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Agent-Based Modeling of Human-Induced Spread of Invasive Species in Agricultural Landscapes: Insights from the Potato Moth in Ecuador

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Abstract

Agent-based models (ABM) are ideal tools to deal with the complexity of pest invasion throughout agricultural socio-ecological systems, yet very few studies have applied them in such context. In this work we developed an ABM that simulates interactions between farmers and an invasive insect pest in an agricultural landscape of the tropical Andes. Our specific aims were to use the model 1) to assess the importance of farmers' mobility and pest control knowledge on pest expansion and 2) to use it as an educational tool to train farmer communities facing pest risks. Our model combined an ecological sub-model, simulating pest population dynamics driven by a cellular automaton including environmental factors of the landscape, with a social model in which we incorporated agents (farmers) potentially transporting and spreading the pest through displacements among villages. Results of model simulation revealed that both agents' movements and knowledge had a significant, non-linear, impact on invasion spread, confirming previous works on disease expansion by epidemiologists. However, heterogeneity in knowledge among agents had a low effect on invasion dynamics except at high levels of knowledge. Evaluations of the training sessions using ABM suggest that farmers would be able to better manage their crop after our implementation. Moreover, by providing farmers with evidence that pests propagated through their community not as the result of isolated decisions but rather as the result of repeated interactions between multiple individuals over time, our ABM allowed introducing them with social and psychological issues which are usually neglected in integrated pest management programs.

Suggested Citation

  • François Rebaudo & Verónica Crespo-Pérez & Jean-François Silvain & Olivier Dangles, 2011. "Agent-Based Modeling of Human-Induced Spread of Invasive Species in Agricultural Landscapes: Insights from the Potato Moth in Ecuador," Journal of Artificial Societies and Social Simulation, Journal of Artificial Societies and Social Simulation, vol. 14(3), pages 1-7.
  • Handle: RePEc:jas:jasssj:2010-81-3
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    File URL: http://jasss.soc.surrey.ac.uk/14/3/7/7.pdf
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    References listed on IDEAS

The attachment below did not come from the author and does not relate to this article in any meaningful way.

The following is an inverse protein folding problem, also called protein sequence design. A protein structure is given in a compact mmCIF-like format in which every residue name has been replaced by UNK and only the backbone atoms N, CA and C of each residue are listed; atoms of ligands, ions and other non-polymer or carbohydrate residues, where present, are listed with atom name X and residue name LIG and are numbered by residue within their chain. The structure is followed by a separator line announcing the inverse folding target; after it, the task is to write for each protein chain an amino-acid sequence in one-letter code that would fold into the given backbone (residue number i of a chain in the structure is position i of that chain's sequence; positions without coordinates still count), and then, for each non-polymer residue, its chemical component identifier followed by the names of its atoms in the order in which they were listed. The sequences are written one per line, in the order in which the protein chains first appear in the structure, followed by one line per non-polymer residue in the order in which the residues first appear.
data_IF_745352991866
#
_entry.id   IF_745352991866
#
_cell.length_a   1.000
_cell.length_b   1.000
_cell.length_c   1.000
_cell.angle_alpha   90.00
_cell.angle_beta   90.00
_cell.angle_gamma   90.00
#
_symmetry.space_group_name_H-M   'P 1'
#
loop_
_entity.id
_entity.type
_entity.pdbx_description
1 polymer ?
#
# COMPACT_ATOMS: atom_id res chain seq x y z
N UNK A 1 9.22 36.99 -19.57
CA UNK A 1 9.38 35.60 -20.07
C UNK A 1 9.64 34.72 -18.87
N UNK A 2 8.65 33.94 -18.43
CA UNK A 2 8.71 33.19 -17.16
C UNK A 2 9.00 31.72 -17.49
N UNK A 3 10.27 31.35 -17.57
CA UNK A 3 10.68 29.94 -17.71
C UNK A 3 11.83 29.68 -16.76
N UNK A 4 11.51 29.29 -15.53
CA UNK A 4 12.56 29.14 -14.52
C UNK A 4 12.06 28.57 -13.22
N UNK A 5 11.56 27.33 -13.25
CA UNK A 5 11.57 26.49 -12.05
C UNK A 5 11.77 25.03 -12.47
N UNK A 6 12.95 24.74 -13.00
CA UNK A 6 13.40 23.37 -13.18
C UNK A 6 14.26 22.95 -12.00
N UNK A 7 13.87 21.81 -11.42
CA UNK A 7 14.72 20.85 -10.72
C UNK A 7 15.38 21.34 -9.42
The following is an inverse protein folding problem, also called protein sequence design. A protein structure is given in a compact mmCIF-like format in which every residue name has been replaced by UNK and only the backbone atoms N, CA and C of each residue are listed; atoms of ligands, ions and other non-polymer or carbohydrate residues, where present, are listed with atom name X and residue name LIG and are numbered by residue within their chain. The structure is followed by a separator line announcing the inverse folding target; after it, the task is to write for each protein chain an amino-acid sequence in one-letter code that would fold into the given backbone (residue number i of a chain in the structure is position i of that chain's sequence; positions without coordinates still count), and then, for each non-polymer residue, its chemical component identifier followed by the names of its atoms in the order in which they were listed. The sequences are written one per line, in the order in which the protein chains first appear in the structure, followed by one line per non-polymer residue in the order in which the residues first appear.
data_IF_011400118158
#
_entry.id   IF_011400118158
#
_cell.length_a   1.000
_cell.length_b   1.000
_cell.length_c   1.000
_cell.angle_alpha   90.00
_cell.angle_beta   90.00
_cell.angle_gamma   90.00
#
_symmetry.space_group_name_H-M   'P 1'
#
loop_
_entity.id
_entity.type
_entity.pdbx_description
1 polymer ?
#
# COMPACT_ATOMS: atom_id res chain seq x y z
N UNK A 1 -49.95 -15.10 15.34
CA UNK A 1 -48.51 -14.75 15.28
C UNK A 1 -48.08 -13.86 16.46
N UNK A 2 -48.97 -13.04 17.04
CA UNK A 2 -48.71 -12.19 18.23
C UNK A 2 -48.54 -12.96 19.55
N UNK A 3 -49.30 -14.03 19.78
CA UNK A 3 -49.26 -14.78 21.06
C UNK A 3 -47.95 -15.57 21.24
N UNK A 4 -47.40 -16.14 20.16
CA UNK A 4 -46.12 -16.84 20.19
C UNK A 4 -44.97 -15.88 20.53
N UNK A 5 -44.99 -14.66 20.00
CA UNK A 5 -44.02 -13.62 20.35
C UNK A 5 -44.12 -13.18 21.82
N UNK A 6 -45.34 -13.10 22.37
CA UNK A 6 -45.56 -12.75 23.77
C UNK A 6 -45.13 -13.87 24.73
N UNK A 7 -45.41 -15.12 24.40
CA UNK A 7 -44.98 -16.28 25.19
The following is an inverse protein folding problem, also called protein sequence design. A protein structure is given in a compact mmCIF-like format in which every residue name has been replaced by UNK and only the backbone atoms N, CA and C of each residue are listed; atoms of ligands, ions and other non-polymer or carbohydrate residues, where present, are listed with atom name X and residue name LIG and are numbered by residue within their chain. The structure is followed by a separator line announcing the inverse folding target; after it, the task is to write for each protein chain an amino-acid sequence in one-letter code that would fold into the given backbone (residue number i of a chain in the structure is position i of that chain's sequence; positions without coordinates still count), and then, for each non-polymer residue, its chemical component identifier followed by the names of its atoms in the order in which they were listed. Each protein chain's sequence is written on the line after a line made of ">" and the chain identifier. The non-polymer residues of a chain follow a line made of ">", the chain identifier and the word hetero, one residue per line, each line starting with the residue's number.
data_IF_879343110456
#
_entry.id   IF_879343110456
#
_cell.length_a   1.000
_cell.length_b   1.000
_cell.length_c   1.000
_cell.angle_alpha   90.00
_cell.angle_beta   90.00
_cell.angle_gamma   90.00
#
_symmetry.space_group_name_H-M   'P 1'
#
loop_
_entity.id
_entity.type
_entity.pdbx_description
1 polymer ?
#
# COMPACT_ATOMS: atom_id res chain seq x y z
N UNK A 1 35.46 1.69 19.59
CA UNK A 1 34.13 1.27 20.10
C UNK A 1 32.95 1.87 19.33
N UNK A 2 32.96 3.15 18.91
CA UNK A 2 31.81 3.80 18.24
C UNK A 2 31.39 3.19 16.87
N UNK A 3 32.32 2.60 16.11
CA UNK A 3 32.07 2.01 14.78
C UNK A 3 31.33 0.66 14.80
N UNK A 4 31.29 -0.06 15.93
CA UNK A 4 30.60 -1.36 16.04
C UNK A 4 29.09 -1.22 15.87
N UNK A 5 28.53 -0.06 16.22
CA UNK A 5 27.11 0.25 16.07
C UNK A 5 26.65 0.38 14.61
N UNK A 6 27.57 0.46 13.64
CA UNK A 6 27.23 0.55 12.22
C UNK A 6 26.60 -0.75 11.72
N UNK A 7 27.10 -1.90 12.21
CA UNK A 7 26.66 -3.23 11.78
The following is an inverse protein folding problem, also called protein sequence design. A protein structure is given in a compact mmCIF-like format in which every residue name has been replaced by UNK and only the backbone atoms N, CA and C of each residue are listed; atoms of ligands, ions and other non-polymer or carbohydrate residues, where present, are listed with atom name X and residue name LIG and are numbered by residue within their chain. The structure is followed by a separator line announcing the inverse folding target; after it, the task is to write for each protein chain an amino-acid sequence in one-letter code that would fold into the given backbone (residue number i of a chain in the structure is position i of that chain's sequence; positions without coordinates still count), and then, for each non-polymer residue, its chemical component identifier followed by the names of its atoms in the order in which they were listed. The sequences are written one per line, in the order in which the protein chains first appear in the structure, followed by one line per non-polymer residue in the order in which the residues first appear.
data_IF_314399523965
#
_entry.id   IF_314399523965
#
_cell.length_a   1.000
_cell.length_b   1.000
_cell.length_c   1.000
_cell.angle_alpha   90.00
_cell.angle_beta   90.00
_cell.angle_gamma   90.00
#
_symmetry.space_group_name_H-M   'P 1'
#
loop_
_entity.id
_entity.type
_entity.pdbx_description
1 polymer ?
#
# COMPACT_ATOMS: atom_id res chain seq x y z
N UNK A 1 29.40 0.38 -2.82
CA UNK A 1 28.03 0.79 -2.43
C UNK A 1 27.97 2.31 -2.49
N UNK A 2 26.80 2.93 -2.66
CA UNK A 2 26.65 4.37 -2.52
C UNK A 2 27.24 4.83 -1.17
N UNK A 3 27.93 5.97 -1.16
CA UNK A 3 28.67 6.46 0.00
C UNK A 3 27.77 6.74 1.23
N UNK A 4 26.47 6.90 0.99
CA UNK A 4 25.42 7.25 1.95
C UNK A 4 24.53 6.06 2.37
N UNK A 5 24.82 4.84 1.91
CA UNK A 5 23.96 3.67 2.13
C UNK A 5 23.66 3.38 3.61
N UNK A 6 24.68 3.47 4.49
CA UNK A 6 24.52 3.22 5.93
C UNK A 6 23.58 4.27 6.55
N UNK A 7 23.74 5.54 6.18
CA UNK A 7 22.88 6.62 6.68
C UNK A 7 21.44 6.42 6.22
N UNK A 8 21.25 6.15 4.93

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    1. Raul Bagni & Roberto Berchi & Pasquale Cariello, 2002. "A Comparison of Simulation Models Applied to Epidemics," Journal of Artificial Societies and Social Simulation, Journal of Artificial Societies and Social Simulation, vol. 5(3), pages 1-5.
    2. Xiaoguang Gong & Renbin Xiao, 2007. "Research on Multi-Agent Simulation of Epidemic News Spread Characteristics," Journal of Artificial Societies and Social Simulation, Journal of Artificial Societies and Social Simulation, vol. 10(3), pages 1-1.
    3. Berger, Thomas, 2001. "Agent-based spatial models applied to agriculture: a simulation tool for technology diffusion, resource use changes and policy analysis," Agricultural Economics, Blackwell, vol. 25(2-3), pages 245-260, September.
    4. Diemo Urbig & Jan Lorenz & Heiko Herzberg, 2008. "Opinion Dynamics: the Effect of the Number of Peers Met at Once," Journal of Artificial Societies and Social Simulation, Journal of Artificial Societies and Social Simulation, vol. 11(2), pages 1-4.
    5. Gershon Feder & Rinku Murgai & Jaime B. Quizon, 2004. "The Acquisition and Diffusion of Knowledge: The Case of Pest Management Training in Farmer Field Schools, Indonesia," Journal of Agricultural Economics, Wiley Blackwell, vol. 55(2), pages 221-243.
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    Cited by:

    1. Douma, J.C. & Pautasso, M. & Venette, R.C. & Robinet, C. & Hemerik, L. & Mourits, M.C.M. & Schans, J. & van der Werf, W., 2016. "Pathway models for analysing and managing the introduction of alien plant pests an overview and categorization," Ecological Modelling, Elsevier, vol. 339(C), pages 58-67.
    2. Carrasco, L. Roman & Cook, David & Baker, Richard & MacLeod, Alan & Knight, Jon D. & Mumford, John D., 2012. "Towards the integration of spread and economic impacts of biological invasions in a landscape of learning and imitating agents," Ecological Economics, Elsevier, vol. 76(C), pages 95-103.

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